The Most Interesting Comics of the Week
Every week I write about the most interesting new comics hitting comic shops, bookstores, digital, and the web. Feel free to comment below if there's a comic you've read recently that you want to talk about or an upcoming comic that you'd like me to consider highlighting.
By Sophia Foster-Dimino
The Ignatz Awards were presented last weekend, and one of the big winners was Sophia Foster-Dimino, who won Promising New Talent and Outstanding Series, the latter for her self-published series of mini-comics, Sex Fantasy. The Ignatz Awards are something of a bellwether for future trends in comics, and the rise of gender diversity in comics was seen this year as female creators swept the awards for the first time ever.
The six comics in the Sex Fantasy series, despite the title, rarely deal in any sort of erotica, but instead are quiet visual poems about the roles we play in life and how we relate to each other. Foster-Dimino used to work for Google, creating many of the popular animated Google Doodles that have adorned its front page. Here, her deceptively simple drawings are imbued with so much life that you half expect to see them start moving on the page.
Right now, in order to pick up an installment of Sex Fantasy in print, you’ll need to catch Foster-Dimino at a comics show and buy it from her in person. Until someone collects and distributes them in an easy-to-get package, you can read all six comics for free on her Tumblr right here.
The New Deal
By Jonathan Case
Dark Horse Comics
Jonathan Case, artist of the 2012 award-winning true-crime graphic novel Green River Killer, has a new graphic novel, The New Deal, and it is a trip to the roaring 1930s. Set in the lavish Waldorf-Astoria hotel in New York City, an affable bellhop with a gambling problem and an African-American maid and part-time actress get taken in by the drama and intrigue of the hotel’s high society guests. Criminal hijinks ensue, and it's all peppered with commentary on race and class in the FDR years.
Case is an outstanding artist and his crisp brushwork and soft, gray-toned washes perfectly capture the look of early 20th-century American cinema, and the gestures and expressions he gives his characters feel like they’re pulled right from a screwball comedy of the era. Here’s a preview.
By MK Reed and Farel Dalrymple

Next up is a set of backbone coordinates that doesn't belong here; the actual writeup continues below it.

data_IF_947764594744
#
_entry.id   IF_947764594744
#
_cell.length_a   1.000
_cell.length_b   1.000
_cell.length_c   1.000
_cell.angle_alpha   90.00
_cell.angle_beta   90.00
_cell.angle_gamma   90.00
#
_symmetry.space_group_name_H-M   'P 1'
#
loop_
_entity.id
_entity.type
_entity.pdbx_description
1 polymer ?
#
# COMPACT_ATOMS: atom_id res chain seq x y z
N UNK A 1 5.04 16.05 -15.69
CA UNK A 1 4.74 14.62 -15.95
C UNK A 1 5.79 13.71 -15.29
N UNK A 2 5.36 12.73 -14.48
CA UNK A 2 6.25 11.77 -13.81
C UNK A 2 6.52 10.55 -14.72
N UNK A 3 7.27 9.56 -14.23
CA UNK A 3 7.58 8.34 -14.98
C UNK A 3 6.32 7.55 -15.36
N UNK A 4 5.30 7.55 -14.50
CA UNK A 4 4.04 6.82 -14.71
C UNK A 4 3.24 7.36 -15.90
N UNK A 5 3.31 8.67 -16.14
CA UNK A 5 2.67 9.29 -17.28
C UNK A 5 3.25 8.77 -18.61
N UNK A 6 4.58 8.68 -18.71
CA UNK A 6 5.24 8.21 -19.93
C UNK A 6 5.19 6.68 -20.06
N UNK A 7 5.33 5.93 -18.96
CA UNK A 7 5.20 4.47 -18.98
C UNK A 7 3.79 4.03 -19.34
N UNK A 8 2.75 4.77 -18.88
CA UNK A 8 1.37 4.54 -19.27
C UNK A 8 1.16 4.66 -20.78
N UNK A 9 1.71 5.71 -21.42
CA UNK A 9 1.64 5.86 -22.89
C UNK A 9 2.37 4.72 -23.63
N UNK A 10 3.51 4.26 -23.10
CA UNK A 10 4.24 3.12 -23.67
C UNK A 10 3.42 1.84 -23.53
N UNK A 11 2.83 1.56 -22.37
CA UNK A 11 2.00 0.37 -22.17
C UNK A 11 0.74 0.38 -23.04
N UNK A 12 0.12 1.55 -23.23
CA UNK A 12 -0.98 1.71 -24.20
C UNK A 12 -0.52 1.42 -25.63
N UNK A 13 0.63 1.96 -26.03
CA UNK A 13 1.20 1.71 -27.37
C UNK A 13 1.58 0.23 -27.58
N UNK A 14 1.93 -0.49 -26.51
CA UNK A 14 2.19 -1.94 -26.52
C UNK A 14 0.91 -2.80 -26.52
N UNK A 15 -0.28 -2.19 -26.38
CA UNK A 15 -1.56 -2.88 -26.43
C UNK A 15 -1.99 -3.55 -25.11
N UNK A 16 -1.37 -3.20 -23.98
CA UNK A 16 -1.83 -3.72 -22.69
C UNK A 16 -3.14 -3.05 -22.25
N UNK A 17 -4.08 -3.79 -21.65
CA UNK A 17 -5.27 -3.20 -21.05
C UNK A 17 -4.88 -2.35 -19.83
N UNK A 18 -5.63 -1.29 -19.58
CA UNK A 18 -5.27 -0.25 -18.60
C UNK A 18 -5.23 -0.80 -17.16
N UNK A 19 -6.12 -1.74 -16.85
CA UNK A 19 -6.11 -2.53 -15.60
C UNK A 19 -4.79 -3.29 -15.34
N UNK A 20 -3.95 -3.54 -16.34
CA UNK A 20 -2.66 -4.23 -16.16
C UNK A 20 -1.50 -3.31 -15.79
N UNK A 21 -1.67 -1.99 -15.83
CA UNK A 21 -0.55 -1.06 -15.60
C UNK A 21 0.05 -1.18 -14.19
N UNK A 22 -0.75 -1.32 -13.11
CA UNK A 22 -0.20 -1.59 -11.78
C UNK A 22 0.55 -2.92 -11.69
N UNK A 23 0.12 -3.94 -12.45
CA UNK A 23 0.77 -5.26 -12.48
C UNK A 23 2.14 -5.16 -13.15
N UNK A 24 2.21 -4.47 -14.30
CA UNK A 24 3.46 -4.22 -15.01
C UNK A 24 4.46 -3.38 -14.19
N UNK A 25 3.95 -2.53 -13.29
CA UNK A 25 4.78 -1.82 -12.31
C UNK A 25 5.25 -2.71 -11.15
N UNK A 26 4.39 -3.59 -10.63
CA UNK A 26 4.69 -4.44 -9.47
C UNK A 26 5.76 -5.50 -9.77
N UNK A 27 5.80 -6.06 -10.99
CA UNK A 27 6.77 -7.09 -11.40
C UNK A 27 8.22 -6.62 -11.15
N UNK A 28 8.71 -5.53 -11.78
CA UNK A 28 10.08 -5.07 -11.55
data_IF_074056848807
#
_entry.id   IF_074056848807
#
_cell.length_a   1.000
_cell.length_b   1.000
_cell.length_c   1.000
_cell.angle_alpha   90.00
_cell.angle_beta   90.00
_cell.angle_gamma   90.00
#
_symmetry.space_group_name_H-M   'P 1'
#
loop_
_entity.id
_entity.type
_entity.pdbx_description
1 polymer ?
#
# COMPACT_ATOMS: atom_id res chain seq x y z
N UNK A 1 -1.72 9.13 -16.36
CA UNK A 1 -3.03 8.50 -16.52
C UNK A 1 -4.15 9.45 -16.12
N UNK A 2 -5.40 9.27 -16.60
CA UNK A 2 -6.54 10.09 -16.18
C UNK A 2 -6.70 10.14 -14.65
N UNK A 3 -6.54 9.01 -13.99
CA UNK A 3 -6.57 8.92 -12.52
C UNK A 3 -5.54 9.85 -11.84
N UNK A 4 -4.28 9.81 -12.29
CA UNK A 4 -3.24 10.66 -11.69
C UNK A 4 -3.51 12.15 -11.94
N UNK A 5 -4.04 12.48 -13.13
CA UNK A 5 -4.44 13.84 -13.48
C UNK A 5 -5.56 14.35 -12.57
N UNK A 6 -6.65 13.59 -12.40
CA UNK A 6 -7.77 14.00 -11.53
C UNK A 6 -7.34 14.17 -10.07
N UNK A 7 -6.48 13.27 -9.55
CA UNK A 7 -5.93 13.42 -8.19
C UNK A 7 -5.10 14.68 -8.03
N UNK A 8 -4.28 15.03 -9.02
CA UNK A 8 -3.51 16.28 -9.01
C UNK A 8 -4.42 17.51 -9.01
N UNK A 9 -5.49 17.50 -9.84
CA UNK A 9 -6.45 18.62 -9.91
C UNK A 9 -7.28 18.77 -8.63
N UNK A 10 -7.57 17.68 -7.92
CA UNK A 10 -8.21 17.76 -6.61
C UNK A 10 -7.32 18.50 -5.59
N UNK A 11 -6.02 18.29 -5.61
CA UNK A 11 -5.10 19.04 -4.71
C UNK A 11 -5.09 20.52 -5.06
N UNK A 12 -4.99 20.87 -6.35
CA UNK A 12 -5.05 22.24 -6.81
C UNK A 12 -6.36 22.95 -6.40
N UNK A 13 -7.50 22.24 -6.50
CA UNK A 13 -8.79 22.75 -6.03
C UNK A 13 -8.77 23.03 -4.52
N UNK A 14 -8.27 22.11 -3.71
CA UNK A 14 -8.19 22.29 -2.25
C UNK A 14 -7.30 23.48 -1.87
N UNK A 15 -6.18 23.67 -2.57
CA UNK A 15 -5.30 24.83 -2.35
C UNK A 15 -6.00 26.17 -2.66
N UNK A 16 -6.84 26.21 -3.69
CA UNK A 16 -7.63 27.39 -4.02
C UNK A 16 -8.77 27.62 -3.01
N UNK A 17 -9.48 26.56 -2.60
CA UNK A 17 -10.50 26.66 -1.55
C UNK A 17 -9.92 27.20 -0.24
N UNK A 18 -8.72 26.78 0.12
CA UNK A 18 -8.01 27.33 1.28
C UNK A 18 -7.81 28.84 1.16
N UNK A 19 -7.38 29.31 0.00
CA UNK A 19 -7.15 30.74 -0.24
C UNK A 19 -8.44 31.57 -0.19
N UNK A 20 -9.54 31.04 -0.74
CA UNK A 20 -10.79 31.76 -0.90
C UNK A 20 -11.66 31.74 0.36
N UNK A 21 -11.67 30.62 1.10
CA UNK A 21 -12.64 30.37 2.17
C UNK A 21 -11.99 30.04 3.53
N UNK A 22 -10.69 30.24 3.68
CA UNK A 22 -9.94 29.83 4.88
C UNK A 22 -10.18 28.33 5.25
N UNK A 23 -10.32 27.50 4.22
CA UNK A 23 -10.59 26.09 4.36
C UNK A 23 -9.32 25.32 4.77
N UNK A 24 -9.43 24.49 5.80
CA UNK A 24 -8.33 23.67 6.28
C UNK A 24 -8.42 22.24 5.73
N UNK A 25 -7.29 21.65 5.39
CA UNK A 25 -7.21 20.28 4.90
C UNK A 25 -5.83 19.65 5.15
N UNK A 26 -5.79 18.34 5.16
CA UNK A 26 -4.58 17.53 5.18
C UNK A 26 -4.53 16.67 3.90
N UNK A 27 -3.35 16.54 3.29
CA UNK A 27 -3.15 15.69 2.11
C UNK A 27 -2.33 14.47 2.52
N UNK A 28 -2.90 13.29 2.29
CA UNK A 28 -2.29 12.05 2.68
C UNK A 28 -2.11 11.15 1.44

In indie-comics terms, this is what you might consider a star-studded collaboration. MK Reed is the author of successful young adult graphic novels like The Cute Girl Network, and Farel Dalrymple is the artist behind last year’s acclaimed epic graphic novel The Wrenchies. Together, they have released a slim, black-and-white graphic novella sure to appeal to teenage readers looking to see themselves reflected in an all-too-realistic drama.
Palefire opens with a young girl asking her mom for permission to go out on a date with a guy who seems to have a reputation for trouble. Not only is her mom hesitant about it, but everyone else in her life tries to warn her off of him too. Reed and Dalrymple do a good job of capturing the uncertainty of teenage dating and of trying to make decisions at an age when you want to weigh what you already know about yourself against what you want to find out for sure.
By Sophie Goldstein
Sophie Goldstein’s The Oven is not a new release this week (it came out in April), but it was another big winner at the Ignatz Awards and will likely receive a new push at indie-friendly comic shops and bookstores in the coming weeks. Winner of the Outstanding Graphic Novel award, it is Goldstein’s first long-form work after having already won last year's Ignatz for Outstanding Minicomic for House of Women.
The Oven is science fiction set in a world where natural resources are dwindling and urban areas have set laws and other extreme measures in order to control the population numbers. A young couple decide to leave the literal bubble that contains society and run off to an anti-government commune in the middle of nowhere in order to have a baby. There they find that escaping society and having a baby will not make everything right.